Wednesday, February 25, 2015

In the Art Room: A Scrap Yarn Relief by Second Grade

A while back, when my second grade was working on the Ojo de Dios, our lil table top trash cans were becoming filled to the brim with yarn scraps. When I asked a student to empty the trash cans and throw away the yarn, the kid paused, looked at me and said, "What?! Throw all of this pretty yarn away? BUT WE NEVER THROW ANYTHING AWAY IN HERE."

Okay. So I may or may not have created mini-hoardering monsters. They learn from the best, what I can I say?
After the kids planted the seed of creating with our scrap yarn, I began to give it some thought. It was then that I thought a lil foil relief project might be just the thing. This project was quick, easy, environmentally friendly and tied in with our year long study of Mexico.
 Here are the supplies we used:

* Matte board cut into 6" X 6" squares
* Scrap yarn
* Cheapo foil
* Spray adhesive. I like 3M the best.
* Super cheapo black matte spray paint. I buy the $1 a can junk.
* 000 steel wool
* Sharpies
* Tempra paint
* Matte board for the frame 8" X 8"

To start this lesson off, we read The Legend of the Poinsettia by Tomie de Paola. We did start this project before the holidays so it was a great tie-in. Each student was given a 6" X 6" piece of matte board that had been sprayed with a light shower of spray adhesive. At their seat, the students were to create a miniature still life of a poinsettia. Once finished, they brought the board to me where I hit it with another shower of adhesive and placed a piece of foil on top. At their seats, the students used their finger tips to "massage" the foil and reveal their yarn design.

 The following art class, I had spray painted their design and passed it back to them. It looked a lil like this:
 Using the finest of steel wool, the kids took to burnishing off the spray paint and revealing their design. 
This was then given a wipe down with a tissue to remove any spray paint dust. From there, the kids used Sharpies to add some color to their masterpiece.
 Most of them chose to color on the raised areas which was fine with me. Some decided to color the entire piece which was cool...but did not make for a happy Sharpie.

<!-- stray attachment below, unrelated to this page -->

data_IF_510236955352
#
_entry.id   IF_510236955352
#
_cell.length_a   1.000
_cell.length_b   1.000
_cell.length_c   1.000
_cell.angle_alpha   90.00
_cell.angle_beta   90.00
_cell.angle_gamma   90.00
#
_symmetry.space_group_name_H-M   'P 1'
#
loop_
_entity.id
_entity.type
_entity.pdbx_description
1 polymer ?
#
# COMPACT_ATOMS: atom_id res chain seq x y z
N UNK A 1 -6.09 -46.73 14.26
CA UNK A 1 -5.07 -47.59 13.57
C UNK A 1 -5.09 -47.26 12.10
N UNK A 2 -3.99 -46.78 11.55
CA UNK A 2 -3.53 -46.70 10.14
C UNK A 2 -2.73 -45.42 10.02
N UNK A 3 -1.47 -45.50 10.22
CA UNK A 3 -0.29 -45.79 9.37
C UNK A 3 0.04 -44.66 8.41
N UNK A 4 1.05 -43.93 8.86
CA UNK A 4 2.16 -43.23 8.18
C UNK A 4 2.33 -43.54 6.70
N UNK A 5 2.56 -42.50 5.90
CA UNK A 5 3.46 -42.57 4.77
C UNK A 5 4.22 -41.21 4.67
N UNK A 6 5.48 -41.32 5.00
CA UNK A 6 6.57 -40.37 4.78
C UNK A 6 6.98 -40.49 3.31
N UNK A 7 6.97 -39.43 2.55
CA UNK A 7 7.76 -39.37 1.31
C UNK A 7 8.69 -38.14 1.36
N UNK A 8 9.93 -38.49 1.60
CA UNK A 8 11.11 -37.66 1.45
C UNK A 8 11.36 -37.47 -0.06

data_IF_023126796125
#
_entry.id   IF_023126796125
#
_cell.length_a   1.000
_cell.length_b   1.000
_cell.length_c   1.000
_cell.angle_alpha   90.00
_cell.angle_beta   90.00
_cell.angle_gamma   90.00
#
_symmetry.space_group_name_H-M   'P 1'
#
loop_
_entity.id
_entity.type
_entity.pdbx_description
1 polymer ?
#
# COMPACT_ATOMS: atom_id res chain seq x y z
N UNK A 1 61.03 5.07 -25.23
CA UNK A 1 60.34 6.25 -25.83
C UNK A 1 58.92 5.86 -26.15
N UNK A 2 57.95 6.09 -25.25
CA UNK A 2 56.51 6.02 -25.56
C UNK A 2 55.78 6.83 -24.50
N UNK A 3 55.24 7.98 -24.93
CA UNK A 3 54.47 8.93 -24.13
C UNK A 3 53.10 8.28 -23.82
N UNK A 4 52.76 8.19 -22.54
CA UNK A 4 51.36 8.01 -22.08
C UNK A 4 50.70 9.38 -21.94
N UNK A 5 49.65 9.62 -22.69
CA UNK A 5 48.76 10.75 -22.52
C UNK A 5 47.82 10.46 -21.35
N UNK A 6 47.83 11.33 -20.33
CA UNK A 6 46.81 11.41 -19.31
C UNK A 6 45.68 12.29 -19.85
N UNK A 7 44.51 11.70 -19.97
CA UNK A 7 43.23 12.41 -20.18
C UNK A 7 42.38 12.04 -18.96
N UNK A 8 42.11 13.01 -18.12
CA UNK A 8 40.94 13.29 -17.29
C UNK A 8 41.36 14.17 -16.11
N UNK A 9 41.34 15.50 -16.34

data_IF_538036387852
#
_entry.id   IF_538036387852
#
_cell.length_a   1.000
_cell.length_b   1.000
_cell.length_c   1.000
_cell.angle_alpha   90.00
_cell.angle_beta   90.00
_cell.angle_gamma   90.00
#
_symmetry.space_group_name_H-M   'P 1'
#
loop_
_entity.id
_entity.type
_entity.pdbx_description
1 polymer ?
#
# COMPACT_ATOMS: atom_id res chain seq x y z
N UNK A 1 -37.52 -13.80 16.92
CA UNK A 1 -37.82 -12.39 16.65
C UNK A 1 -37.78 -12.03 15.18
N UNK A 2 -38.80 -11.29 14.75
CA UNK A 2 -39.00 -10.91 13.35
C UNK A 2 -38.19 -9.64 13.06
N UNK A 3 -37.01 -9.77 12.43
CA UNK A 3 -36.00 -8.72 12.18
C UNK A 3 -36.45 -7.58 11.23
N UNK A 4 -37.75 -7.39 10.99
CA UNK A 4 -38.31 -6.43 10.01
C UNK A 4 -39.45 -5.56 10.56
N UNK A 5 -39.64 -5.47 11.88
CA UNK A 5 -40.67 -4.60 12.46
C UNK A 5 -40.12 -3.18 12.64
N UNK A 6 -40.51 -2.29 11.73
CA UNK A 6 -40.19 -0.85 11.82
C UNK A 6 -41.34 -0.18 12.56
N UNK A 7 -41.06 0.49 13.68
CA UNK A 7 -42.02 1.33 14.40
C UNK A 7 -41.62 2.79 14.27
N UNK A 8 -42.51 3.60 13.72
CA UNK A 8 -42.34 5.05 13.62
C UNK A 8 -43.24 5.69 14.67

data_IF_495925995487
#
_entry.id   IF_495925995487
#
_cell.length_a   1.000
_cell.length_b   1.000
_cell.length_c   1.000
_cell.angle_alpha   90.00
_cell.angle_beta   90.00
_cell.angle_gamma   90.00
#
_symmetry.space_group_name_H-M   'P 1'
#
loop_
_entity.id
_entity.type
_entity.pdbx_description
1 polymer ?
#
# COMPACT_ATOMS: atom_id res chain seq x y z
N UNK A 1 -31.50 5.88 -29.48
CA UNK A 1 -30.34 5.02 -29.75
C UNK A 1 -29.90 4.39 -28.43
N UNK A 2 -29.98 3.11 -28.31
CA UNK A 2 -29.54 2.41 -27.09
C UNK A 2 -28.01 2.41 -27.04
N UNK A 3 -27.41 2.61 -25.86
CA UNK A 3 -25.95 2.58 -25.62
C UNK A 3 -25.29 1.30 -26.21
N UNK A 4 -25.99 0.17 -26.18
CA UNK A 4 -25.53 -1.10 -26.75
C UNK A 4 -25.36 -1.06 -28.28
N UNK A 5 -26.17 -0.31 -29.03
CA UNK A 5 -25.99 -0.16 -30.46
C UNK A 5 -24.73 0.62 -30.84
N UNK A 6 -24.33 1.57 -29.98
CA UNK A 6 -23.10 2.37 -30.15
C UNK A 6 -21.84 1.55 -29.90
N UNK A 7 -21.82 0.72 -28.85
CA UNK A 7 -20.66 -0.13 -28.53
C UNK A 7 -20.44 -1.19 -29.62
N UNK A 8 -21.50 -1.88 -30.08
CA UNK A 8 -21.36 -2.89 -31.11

I love the tulip look of the flowers in this pot.
In the story, the young girl is helping her mother weave a new blanket. We looked carefully at some examples of Mexican blankets that I brought in and then began the second phase of our project. On our first day, we simply painted a variety of thick and thin lines in different values of color on our 8" X 8" board.
The following art class, the kids learned how to create different patterns in their painting by printing with cardboard. They loved experimenting with different designs. I loved these so much I was kinda sad to see 'em covered by their metal pieces!
This project was so easy and fun and I totes loved the results. I keep thinking of other ideas for this kind of project. Like if the kids learn about Picasso, they can create a yarn-y abstract portrait. Or maybe a cool landscape that is continued onto the frame of the piece. So many ideas! Do you have any that spring to mind?
Our next unit of study is circle loom weaving which you know I love. The kids have already started to paint their plates which have a similar design as these painted frames. This also proved to be great because we gained some experience in color mixing and pattern making before diving into our plate painting for the circle loom weaving project
 Whatcha think, would you give this a go?
I promise your students would love it! AND moral of this story: Not throwing anything away, even bits of scrap yarn, can yield some pretty fantastical results. Until next time, y'all!

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9 comments:

  1. These are great! I might have to try this out!

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    1. You totally should, Abby! You and the kids will love it!

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  2. These are Great! And all tied in with a book - Impressive!

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  3. Beautiful creations! Love that you used the Mexican blanket patterns in the background! I like how the texture of the yarn shows up when it is colored. I love to work with foil and varied materials. I’ve done yarn and foil before, but we used it as a collagraph first, by inking up our yarn ’plate’ and printing it on a watercolor background. Then we covered it with the foil and colored it with the permanent markers.

    http://floridacreate.blogspot.com/2009/10/collagraphs.html?q=foil

    In the summer of 2012, we made Olympic medals with foil and cardboard!

    http://floridacreate.blogspot.com/2012/08/summer-olympic-medals.html?q=foil
    http://floridacreate.blogspot.com/2012/08/summer-olympic-medals-kids-work.html?q=foil

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    1. AH!! So smart! I love when you can use one art work to create multiples...the idea of printing with the yarn collage and THEN making a metal sculpture -- so smart! Thank you for sharing, I'll def be stealing. And the metals are awesome!! So looking forward to exploring your blog some more :) Thanks, Jane!

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  4. Anonymous6/28/2015

    Hey just wondering - when you burnish does the actual yarn pop through? Or did they just color with sharpie over the "foiled" yarn? Thanks!

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  5. any advice on what yarn art teachers like buying to use in the elementary art classroom?? I am having the opposite problem of too much yarn scraps - no yarn left! It is hard to tell texture and quality from online photos though..

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Thank you so much for your comments. I appreciate each and every one :)